The Loon Guy & the National Geographic Photographer

I had been photographing the Common Loon (Gavia immer), the state bird of Minnesota for several years. I lived in the town of Walker on Leech Lake the third largest lake in the state. I had a number of images that I was selling around town as well as through my agency in Minneapolis. What I did not know was that some local residents were starting to refer to me as the “Loon Guy”. When I heard this I took it as a compliment.

Then one cold winter evening while I was having a bite to eat in a local restaurant a friend came up to me and informed me that “some guy from National Geographic” was looking for me. As you might imagine this got my attention rather quickly. I asked what his name was, and my friend replied “not sure but he had two or three cameras around his neck”. Should not be too difficult to find him in a town of roughly 998 people, it did not take very long.

There he was standing by the bar in a local watering hole talking to  a guy nursing a beverage. I introduced myself a to a very unassuming gentleman with 3 cameras around his neck. As we visited he explained that he was working on an article for National Geographic on the Lake Country, and he was hoping to get some images of a nesting loon and heard I could help him out. He said he would be back in the spring and would like to go out on the lake with me. I was more than happy to guide him and we made plans to connect the next spring.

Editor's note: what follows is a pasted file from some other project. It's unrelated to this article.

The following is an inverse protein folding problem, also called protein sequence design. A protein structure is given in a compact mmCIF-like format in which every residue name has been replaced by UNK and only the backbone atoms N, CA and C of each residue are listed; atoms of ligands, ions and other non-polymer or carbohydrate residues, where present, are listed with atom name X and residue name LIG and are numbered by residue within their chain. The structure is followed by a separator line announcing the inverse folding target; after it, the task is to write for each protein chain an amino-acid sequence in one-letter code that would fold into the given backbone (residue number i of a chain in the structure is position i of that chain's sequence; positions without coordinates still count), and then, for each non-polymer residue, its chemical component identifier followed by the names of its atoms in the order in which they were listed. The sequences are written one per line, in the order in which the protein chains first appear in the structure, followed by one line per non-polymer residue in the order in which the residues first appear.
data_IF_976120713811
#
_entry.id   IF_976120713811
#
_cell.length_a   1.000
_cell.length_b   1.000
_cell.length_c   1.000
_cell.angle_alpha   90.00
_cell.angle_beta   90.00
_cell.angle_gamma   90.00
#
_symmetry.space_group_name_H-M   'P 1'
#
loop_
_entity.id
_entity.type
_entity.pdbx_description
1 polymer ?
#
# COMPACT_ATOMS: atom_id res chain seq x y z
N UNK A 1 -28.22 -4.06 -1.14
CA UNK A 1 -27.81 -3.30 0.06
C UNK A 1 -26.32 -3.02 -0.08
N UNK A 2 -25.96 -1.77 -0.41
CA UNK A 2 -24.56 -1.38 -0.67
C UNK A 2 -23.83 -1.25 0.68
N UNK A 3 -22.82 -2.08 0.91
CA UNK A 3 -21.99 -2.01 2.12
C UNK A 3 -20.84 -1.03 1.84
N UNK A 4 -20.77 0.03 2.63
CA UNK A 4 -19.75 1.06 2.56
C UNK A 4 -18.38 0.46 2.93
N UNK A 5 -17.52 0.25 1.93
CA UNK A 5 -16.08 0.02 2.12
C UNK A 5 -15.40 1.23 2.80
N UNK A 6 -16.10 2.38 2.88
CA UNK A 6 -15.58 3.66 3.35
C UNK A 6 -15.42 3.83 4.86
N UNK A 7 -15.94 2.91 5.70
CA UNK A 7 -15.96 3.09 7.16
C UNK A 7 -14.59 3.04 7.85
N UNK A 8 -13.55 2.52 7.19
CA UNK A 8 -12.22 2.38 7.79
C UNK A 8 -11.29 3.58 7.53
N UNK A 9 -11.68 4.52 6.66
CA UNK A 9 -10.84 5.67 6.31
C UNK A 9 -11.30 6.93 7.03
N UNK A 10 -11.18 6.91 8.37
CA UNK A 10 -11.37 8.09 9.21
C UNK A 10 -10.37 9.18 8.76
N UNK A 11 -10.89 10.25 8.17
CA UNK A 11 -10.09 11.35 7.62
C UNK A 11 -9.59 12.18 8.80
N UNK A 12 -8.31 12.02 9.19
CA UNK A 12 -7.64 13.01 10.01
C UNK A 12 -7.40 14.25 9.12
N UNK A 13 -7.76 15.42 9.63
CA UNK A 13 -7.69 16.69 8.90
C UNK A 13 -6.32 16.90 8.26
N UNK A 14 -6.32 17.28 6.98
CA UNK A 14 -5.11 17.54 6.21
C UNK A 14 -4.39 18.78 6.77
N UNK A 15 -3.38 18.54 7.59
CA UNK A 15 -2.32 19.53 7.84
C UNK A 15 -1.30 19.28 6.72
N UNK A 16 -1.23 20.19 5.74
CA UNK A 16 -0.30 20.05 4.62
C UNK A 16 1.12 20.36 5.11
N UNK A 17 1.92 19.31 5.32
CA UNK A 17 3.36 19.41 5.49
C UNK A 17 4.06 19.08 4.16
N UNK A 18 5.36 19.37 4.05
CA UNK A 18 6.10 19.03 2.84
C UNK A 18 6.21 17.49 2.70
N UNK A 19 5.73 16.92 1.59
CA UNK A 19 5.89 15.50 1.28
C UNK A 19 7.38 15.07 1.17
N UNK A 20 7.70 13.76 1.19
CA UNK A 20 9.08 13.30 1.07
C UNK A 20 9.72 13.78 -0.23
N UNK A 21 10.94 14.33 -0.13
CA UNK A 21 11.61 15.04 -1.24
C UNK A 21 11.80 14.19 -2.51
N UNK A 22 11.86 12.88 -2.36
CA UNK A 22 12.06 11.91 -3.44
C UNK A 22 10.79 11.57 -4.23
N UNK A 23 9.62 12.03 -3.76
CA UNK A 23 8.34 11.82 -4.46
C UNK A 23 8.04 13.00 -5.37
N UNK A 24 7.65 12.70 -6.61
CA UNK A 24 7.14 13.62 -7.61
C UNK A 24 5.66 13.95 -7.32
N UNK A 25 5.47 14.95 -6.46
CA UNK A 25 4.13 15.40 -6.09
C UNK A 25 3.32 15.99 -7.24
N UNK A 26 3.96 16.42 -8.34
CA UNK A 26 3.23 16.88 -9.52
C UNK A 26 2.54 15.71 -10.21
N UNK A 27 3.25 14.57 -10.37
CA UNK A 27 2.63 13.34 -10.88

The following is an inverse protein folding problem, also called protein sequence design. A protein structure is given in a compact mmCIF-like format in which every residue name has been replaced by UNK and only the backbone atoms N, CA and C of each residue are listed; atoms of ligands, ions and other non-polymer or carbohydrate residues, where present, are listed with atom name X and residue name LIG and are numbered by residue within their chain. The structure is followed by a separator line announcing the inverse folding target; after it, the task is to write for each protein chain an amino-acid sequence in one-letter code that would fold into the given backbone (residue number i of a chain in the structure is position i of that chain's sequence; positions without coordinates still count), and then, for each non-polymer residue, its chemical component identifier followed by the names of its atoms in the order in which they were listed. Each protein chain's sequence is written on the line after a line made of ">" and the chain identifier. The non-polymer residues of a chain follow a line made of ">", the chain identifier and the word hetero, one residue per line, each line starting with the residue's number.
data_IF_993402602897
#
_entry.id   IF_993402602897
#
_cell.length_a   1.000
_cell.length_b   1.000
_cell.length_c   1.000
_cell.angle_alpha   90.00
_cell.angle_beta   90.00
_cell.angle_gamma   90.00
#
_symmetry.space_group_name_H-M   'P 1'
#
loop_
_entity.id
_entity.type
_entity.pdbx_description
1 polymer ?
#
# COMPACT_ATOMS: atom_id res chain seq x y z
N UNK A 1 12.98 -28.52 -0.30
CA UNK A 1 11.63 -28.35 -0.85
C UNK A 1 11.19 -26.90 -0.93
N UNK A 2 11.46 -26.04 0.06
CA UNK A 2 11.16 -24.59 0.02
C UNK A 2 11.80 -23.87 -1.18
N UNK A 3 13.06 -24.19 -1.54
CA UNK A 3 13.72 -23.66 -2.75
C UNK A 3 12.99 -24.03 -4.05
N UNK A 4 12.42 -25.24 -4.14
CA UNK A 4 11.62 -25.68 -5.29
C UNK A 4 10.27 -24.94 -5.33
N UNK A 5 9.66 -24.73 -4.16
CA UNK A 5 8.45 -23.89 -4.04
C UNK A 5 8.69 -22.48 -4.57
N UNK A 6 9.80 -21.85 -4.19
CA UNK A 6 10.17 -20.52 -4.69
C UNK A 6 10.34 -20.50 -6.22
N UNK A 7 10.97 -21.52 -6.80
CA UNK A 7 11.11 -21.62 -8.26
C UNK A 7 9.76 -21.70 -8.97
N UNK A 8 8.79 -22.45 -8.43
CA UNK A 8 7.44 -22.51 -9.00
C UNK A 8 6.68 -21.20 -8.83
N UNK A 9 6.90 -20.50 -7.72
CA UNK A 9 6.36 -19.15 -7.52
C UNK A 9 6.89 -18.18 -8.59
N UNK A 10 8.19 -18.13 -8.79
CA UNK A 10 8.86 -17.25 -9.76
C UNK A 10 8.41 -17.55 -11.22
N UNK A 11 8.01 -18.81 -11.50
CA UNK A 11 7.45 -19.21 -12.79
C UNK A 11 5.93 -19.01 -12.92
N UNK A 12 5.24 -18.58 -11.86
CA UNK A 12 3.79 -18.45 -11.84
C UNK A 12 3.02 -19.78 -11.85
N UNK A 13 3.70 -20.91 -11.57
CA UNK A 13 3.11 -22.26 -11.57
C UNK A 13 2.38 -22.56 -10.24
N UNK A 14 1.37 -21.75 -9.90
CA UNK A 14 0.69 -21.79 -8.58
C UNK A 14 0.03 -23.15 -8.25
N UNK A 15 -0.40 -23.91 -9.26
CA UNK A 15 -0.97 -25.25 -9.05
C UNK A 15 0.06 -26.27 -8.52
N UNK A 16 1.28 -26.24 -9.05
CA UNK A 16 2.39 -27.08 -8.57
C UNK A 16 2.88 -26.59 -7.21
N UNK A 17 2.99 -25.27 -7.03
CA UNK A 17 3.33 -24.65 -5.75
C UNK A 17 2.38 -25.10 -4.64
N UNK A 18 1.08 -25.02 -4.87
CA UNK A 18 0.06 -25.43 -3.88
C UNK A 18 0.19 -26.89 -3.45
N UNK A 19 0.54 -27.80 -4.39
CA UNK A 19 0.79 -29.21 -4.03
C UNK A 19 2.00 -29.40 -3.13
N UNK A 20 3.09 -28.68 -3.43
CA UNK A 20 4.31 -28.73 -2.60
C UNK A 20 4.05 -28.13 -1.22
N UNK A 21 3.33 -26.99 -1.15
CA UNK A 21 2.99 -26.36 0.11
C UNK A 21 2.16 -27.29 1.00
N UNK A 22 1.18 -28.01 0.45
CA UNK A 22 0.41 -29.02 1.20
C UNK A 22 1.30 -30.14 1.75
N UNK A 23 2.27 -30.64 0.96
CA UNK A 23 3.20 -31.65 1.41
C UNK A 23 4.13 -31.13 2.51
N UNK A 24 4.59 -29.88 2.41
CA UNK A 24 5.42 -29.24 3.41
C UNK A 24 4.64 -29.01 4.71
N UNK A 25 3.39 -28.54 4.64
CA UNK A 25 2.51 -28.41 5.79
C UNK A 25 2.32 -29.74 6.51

The next few months could not have gone by any slower with the anticipation of the experience of shooting with a National Geographic photographer. Eventually the last of the snow and ice melted and spring was finally upon us. I put the boat in the water and began scouting out nests  and found that a favorite pair of Loons had built their nest in almost the same area as the prior year.

Right on schedule the phone rang and we arranged our first outing for the next evening. As we made our way out to the nest I discovered that he had been working for the Geographic since before I was born. Even though he had been with the magazine a good many of years, he was very down to earth and humble. We both captured some great images of the nesting loons that evening. We went out a couple of more times and managed to bump in to each other from time to time that summer.

The article “Time at the Lake”, was published about a year later. It was not long before news came that he had decided to turn the article into a book. As a young boy growing up in Minneapolis his family would spend “Time at the Lake” every summer like many midwesterners. We would continue to occasionally bump into each other, Like the 4th of July Parade we were both walking backwards photographing and ran into each other.

One day I hope to bump into my friend William Albert Allard again.